The paved provincial road that links Quipayo to the town of Bombon is a good space to get a glimpse of Mt. Isarog in full view on clear, cloudless days. In that distance, the massive dormant volcano stands tall and literally towers it all over the towns surrounding the mountain.
Flashback during our junior high, we joined a month-long volunteer tree-planting project at the site of the Bureau of Forest Development (now Forest Development Management) in Panicuason of Naga city as staging area above the foot of Isarog. There we made makeshift tents that housed our group for five weeks.
At night, we could even see the flickering glimmer of night lamps emanating from the fishing boats at San Miguel bay, on the Sabang front of Calabanga. They looked like myriad fireflies floating on the bay. The dip on the ice-cold lagoon formed by Malabsay falls was a daily respite from the tedious planting chore. Malabsay is one of several falls that can be found around Isarog.
The massive mountain is home to about 1,300 endemic species of plants, 143 species of birds, various species of deer, wild pigs, monkeys, wild cats, shrew rats (including the Isarog native shrew considered the largest in the world), eagles and serpent eagles.
Of the 143 bird species, 15 are only found in Luzon island including a sub-specie of the velvet-fronted bird Nuthatch which is found only in the Isarog wilderness.
Mt. Isarog was proclaimed a national park by virtue of presidential proclamation numbered 214. It was further bolstered with the passage of the law republic act number 7586, which defined a natural park as a forest reservation of unspoiled natural wilderness devoid of any human habitation and exploitation.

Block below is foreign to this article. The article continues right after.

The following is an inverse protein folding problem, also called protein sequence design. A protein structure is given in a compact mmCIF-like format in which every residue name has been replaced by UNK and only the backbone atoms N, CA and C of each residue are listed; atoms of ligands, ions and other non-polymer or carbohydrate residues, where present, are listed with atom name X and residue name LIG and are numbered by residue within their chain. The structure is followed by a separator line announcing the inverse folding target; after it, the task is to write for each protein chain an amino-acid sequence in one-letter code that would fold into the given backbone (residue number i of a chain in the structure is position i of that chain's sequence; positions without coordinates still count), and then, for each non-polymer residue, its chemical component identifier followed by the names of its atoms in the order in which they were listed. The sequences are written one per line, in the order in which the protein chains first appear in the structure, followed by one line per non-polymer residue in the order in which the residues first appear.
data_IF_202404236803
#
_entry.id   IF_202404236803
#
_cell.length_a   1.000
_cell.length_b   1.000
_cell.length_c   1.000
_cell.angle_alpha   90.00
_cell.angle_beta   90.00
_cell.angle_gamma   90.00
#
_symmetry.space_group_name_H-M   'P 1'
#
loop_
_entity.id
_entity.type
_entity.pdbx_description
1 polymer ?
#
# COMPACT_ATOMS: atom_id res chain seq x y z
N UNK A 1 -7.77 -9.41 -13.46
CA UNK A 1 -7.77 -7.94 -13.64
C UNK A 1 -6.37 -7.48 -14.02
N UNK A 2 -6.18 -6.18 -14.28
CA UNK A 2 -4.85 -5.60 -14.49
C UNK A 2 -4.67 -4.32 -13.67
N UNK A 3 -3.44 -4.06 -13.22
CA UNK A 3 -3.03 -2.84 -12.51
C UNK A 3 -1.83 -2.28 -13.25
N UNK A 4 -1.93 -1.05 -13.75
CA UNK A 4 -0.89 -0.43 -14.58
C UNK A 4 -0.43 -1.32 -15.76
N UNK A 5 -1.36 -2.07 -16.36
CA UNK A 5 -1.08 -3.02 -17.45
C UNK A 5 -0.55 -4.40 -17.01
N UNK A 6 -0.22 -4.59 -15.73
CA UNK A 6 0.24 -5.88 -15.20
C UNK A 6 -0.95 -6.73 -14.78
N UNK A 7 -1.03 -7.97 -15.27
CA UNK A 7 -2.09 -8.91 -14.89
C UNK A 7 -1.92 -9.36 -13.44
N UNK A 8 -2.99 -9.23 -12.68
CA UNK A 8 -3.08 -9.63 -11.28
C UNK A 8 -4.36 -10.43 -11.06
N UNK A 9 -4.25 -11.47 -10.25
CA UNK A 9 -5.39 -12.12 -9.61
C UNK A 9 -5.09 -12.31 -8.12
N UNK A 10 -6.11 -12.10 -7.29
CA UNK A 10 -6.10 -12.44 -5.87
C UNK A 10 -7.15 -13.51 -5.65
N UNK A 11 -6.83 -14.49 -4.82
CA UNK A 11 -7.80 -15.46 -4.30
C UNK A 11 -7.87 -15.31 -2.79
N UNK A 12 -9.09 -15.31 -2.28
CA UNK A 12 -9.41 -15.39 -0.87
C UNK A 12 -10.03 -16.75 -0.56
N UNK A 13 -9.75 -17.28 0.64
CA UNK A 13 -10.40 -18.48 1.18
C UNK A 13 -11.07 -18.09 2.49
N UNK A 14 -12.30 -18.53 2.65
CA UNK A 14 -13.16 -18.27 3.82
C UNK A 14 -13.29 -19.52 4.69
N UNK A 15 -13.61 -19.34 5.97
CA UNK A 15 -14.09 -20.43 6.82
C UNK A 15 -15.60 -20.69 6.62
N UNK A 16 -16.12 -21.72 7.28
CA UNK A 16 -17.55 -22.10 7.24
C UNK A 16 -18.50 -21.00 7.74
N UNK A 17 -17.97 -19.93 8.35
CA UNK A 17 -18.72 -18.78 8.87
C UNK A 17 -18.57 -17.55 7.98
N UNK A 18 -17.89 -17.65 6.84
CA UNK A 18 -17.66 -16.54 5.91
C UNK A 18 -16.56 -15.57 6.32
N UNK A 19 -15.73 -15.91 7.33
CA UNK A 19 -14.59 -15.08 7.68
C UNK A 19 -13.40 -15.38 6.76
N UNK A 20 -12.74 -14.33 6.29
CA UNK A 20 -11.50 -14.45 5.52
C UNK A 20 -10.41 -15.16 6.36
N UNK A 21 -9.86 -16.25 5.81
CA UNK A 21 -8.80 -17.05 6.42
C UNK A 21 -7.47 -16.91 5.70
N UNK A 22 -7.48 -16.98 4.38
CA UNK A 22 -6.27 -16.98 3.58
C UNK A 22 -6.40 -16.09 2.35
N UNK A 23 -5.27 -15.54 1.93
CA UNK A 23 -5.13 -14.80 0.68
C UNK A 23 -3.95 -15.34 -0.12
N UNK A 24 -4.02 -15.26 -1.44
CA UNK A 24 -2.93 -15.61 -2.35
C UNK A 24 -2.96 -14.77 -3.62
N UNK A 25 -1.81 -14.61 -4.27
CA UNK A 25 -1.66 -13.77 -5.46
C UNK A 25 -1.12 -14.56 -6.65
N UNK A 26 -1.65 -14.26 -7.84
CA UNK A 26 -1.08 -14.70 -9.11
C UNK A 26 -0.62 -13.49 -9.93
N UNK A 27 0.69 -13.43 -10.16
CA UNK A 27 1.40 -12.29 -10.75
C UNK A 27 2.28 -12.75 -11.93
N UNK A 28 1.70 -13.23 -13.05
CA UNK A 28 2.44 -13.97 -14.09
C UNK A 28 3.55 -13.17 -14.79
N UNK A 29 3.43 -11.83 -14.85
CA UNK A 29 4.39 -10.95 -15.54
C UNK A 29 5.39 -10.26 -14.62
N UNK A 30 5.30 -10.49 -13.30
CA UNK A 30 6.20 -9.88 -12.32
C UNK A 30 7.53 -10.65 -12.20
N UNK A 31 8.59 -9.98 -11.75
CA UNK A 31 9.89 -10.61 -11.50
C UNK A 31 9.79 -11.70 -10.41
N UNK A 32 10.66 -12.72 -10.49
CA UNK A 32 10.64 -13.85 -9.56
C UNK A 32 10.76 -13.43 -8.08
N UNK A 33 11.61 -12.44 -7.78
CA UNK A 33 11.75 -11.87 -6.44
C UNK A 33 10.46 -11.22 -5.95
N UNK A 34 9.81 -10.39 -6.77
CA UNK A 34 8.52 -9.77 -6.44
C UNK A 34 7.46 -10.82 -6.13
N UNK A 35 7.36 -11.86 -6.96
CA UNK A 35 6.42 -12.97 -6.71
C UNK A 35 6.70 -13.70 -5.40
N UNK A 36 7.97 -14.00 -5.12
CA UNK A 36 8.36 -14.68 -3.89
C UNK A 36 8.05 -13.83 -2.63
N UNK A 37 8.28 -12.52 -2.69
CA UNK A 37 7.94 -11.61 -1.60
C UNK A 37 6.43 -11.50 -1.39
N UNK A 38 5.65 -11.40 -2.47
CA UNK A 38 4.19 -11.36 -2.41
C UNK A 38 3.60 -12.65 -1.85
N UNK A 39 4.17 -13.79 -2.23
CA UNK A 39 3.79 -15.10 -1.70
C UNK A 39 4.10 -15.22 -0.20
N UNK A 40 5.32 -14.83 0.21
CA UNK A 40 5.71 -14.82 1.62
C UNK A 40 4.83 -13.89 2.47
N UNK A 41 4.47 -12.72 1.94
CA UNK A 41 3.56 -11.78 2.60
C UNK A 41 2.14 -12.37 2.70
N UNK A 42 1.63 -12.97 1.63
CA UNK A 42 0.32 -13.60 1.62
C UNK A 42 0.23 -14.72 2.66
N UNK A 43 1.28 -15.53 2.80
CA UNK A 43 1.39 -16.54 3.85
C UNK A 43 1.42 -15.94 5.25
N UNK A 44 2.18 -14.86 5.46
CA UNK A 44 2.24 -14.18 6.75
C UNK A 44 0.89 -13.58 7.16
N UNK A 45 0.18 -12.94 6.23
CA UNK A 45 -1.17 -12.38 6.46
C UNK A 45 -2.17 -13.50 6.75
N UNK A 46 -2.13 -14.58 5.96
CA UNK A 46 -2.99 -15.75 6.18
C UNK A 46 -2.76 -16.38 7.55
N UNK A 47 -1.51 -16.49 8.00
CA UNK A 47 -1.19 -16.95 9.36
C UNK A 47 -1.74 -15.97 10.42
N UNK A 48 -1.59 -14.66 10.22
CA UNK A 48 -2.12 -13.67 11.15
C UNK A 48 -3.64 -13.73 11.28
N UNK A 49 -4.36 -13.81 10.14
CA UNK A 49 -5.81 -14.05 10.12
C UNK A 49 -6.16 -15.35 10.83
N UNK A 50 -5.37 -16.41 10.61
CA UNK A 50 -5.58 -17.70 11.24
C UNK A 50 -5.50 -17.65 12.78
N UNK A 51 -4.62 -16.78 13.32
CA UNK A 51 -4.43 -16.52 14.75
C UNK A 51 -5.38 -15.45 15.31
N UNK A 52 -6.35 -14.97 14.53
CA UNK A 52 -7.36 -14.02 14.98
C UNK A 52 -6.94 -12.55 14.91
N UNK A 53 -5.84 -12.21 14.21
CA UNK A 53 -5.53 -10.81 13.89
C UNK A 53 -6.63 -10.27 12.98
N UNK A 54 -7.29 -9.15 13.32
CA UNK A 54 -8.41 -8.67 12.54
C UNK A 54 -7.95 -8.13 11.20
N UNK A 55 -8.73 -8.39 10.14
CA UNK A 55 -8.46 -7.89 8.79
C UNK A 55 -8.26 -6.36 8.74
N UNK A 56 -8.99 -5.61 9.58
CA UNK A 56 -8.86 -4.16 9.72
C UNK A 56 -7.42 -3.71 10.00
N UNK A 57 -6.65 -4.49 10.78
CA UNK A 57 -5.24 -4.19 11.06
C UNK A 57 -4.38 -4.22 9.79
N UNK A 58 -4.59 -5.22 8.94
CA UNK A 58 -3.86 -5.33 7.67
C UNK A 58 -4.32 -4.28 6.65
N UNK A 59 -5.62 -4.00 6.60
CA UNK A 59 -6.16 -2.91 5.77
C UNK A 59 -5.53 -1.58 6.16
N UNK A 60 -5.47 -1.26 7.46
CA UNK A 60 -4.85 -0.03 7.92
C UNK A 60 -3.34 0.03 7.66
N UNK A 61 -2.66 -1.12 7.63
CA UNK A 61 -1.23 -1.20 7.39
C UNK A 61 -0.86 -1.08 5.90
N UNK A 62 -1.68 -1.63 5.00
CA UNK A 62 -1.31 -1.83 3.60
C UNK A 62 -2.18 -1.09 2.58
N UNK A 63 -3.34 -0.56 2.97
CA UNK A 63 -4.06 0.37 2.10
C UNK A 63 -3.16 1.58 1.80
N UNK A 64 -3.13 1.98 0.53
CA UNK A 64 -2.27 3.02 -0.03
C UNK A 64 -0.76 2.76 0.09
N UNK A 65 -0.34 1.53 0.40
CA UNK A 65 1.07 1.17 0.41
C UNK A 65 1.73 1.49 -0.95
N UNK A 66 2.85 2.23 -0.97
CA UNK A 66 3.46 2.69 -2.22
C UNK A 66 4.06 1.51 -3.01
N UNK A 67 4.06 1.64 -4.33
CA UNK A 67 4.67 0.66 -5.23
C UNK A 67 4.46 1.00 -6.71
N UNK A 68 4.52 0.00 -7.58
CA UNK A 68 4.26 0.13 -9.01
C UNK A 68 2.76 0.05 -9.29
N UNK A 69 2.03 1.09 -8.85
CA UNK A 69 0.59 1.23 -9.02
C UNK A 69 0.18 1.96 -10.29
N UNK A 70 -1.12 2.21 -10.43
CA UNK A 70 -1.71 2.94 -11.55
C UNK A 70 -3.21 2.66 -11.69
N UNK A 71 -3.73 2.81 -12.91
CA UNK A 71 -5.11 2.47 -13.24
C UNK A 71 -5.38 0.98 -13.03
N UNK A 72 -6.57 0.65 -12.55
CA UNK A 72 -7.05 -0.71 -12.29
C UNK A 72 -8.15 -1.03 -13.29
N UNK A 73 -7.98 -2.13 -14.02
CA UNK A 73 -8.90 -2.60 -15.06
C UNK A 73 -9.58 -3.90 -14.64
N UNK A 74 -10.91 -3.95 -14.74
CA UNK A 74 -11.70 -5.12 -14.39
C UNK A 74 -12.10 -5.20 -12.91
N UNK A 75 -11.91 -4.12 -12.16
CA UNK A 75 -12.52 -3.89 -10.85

Some government and non-government agencies even resolved to continue the reforestation drive of the mountain that vegetation cover is now 80 to 100 percent restored. It is now classified as the tallest mountain in southern Luzon island fully covered with lush vegetation.
Other than these natural resource and beauty, the Calabanga water district, the metro Naga water district and several others source their main supply of potable water from the abundant springs of Isarog. These include the third and fourth congressional district towns that straddle the CamSur mountain. They are the main stakeholders which may want to maintain the status quo of Isarog.
But not all good things are meant to last. The Philippine department of energy (DOE) recently awarded a geothermal exploration contract to the Philippine national oil corporation’s PNOC-Renewable Corporation to find ways to develop the Mount Isarog area with the projected start of exploratory activities this second semester of 2010.
The local governments and the water districts are in the forefront of a looming collision course against the national government or its instrumentality on the interpretation and implementation of PD number 214 and RA number 7586. It will be an interesting sideshow to monitor. Will the people- consumers, eventually get the losing end of the bargain?
With all these exploration and mining actions in the Bicol region initiated by the national government which contradicts itself, and at times awarded to foreign companies that solely enjoy the benefits and fruits of the national patrimony, whom do we ask for relief?
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